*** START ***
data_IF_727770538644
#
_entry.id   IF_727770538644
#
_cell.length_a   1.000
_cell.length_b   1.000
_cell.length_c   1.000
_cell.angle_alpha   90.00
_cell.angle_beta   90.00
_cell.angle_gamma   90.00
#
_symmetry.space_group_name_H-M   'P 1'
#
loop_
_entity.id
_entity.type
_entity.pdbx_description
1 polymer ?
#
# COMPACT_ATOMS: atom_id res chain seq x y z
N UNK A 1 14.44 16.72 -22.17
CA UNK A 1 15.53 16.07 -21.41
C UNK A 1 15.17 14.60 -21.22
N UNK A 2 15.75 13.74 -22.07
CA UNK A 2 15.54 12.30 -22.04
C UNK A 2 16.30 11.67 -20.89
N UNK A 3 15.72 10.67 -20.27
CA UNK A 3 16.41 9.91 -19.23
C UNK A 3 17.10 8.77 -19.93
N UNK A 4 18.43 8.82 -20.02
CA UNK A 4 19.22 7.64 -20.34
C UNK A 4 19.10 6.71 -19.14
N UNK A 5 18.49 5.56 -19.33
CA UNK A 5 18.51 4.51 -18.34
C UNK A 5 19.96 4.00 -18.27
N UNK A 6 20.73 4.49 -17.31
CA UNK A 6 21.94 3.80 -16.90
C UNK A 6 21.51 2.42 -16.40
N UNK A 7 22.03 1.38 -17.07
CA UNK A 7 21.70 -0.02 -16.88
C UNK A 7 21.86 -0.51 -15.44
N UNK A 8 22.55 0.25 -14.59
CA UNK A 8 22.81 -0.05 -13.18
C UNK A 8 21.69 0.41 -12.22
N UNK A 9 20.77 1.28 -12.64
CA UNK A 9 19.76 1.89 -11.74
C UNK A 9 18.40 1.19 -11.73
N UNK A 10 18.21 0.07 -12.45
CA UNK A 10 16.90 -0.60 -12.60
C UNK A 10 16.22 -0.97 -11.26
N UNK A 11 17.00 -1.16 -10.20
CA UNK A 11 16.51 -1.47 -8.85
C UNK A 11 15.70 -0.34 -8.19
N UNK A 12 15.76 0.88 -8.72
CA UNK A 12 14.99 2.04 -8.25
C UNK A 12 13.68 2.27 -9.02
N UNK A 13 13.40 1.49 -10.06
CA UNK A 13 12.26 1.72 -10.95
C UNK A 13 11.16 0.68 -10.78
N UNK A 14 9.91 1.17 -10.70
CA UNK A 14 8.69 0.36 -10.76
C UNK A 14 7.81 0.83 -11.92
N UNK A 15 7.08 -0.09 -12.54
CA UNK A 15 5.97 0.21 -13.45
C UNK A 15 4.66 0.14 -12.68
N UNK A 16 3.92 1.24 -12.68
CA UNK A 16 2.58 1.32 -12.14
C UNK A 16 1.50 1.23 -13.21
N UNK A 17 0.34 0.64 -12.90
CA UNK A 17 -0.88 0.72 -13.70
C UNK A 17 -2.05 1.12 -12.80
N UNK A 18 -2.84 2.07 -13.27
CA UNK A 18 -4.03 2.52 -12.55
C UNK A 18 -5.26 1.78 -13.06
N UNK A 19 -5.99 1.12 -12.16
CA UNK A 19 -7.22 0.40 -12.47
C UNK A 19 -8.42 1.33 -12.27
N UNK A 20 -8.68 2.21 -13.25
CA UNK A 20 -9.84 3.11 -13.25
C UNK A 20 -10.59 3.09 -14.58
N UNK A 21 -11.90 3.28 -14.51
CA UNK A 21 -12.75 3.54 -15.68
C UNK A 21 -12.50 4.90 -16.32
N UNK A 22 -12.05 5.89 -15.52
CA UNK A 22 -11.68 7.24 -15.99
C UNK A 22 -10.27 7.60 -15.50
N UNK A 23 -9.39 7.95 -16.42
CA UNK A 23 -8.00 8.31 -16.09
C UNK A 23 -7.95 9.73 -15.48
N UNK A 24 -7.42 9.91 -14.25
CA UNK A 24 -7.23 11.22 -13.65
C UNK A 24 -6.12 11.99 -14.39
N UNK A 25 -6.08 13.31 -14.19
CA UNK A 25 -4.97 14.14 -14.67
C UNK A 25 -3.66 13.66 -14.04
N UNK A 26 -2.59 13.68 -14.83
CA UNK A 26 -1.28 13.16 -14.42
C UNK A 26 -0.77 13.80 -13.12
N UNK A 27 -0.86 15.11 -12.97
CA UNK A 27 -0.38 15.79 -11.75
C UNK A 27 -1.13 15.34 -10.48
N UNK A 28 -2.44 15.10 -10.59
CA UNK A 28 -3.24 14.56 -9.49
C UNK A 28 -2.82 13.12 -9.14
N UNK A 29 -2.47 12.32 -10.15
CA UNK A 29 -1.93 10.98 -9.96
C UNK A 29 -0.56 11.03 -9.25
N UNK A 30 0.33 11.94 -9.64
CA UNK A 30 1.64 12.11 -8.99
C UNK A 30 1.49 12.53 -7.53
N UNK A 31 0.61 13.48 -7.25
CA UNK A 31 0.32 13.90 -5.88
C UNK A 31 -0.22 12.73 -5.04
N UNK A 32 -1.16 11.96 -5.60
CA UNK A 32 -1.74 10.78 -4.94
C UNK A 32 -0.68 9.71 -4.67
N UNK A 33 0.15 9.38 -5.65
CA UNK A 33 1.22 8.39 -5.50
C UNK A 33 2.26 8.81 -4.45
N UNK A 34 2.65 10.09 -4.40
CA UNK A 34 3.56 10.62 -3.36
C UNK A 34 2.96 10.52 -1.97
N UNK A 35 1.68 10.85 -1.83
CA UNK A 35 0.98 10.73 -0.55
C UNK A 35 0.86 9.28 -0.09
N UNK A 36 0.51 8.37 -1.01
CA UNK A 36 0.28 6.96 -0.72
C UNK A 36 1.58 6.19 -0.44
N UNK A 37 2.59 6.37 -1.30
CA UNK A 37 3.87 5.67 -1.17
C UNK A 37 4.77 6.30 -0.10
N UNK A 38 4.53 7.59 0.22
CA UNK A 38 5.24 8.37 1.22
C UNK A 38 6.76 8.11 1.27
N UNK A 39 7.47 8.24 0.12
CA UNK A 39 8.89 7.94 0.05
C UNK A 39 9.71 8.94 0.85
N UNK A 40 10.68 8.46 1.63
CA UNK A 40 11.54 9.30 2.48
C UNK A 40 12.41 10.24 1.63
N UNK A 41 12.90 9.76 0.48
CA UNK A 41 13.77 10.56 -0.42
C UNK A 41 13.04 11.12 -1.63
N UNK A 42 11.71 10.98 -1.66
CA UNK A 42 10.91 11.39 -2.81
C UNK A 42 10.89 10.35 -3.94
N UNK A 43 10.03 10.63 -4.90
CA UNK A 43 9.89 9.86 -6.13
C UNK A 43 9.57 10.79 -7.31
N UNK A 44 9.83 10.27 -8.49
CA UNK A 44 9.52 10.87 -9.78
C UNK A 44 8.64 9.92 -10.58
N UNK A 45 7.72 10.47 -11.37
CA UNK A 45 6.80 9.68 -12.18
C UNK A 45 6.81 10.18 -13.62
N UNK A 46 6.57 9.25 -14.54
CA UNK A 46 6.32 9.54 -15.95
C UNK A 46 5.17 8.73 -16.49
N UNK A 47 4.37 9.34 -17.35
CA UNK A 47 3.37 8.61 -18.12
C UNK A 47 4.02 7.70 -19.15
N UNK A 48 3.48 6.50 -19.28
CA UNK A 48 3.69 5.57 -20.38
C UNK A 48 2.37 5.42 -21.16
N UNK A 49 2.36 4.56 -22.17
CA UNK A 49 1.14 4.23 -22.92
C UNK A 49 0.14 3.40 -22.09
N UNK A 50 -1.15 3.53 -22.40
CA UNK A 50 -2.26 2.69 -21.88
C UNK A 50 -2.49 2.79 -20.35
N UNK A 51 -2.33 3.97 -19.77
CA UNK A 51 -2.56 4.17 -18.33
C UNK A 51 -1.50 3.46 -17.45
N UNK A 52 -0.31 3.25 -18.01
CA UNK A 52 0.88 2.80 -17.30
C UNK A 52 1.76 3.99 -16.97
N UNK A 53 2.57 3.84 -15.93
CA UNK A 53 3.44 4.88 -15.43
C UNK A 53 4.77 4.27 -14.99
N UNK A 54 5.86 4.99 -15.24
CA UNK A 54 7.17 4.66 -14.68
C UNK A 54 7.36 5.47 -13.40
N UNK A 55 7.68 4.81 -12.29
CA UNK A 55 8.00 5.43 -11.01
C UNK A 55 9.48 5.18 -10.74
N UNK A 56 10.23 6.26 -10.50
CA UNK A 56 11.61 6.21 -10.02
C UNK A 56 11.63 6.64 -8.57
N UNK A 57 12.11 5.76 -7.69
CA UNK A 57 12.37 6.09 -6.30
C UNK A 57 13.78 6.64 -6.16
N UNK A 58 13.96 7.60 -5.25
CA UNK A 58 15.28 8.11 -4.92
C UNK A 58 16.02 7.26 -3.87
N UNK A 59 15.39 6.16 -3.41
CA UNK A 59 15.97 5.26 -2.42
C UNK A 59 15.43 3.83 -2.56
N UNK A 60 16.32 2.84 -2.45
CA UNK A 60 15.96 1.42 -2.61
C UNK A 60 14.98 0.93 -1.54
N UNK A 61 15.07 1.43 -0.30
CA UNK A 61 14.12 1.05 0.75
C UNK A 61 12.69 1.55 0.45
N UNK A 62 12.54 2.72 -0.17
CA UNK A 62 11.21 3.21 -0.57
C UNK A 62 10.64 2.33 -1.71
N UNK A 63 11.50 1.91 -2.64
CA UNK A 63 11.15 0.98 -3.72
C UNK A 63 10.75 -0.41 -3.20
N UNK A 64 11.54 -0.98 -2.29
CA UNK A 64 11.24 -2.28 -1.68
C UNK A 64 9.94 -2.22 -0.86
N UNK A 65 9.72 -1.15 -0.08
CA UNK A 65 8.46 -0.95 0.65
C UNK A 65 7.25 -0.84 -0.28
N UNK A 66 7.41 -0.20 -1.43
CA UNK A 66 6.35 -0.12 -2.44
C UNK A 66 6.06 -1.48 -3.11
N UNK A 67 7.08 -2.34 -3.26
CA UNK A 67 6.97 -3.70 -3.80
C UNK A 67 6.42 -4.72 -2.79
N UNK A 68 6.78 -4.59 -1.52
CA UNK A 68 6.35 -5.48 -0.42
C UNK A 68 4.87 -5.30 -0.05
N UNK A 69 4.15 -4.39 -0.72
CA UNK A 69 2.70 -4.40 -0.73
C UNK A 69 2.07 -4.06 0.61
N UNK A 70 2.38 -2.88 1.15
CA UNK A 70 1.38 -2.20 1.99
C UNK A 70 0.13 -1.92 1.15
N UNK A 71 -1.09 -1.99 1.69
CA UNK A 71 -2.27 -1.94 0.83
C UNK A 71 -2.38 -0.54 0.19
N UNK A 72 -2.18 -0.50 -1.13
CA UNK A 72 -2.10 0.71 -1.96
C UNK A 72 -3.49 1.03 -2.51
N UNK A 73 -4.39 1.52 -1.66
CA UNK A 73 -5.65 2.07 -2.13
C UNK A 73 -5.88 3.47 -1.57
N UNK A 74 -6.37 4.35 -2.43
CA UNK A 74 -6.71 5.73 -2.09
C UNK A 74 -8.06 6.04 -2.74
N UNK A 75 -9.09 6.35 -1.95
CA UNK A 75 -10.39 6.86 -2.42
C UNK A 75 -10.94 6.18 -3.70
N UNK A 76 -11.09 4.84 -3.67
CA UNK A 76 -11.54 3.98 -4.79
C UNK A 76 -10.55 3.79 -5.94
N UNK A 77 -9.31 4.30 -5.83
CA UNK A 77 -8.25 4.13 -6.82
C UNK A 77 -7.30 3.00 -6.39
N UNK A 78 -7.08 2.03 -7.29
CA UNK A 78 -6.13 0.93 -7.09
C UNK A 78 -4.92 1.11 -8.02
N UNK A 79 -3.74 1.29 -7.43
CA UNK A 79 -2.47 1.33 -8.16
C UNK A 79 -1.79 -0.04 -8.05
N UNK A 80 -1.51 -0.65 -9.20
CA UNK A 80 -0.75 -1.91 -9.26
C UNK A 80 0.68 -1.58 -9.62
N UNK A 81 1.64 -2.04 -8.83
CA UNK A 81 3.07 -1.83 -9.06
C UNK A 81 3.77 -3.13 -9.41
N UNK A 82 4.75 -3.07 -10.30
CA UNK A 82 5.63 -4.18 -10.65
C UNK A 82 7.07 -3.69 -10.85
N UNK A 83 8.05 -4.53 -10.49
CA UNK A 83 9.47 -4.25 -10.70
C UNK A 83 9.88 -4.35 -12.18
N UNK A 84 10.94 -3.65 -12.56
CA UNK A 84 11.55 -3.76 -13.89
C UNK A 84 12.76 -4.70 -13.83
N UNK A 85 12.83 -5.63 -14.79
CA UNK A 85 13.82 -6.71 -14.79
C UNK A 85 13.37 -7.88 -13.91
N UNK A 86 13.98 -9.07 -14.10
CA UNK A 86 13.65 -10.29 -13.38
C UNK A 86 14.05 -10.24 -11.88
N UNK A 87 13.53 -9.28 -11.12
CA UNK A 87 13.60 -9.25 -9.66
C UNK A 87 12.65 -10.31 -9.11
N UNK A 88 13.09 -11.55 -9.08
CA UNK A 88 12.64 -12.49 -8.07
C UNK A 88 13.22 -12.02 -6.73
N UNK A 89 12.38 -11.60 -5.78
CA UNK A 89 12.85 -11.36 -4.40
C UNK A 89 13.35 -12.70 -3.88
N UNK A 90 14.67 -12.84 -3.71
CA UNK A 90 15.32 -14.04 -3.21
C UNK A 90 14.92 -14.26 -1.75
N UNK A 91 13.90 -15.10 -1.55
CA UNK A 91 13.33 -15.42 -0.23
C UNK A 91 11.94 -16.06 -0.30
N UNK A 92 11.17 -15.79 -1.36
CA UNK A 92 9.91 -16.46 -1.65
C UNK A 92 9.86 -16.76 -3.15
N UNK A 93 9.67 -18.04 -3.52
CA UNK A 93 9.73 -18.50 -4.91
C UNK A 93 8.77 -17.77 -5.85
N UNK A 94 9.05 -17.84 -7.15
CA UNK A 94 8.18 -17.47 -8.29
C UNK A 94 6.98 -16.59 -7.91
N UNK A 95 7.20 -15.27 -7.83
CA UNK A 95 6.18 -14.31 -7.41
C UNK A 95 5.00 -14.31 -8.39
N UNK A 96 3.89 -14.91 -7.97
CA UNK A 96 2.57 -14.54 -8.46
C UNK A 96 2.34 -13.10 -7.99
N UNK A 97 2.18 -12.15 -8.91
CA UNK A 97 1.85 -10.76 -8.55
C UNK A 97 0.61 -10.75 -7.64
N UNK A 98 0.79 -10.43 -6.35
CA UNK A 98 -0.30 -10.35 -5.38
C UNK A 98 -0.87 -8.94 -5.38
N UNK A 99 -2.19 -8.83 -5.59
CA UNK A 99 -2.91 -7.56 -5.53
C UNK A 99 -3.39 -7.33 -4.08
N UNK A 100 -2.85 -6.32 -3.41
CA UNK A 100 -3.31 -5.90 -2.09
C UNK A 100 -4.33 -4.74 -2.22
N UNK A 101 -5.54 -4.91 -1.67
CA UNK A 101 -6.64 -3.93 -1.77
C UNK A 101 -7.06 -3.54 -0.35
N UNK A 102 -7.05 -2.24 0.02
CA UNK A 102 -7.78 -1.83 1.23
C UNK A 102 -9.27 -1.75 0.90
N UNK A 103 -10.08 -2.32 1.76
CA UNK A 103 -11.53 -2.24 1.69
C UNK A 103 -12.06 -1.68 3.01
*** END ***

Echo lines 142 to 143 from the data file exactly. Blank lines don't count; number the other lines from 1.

CA UNK A 41 13.77 10.56 -0.42
C UNK A 41 13.04 11.12 -1.63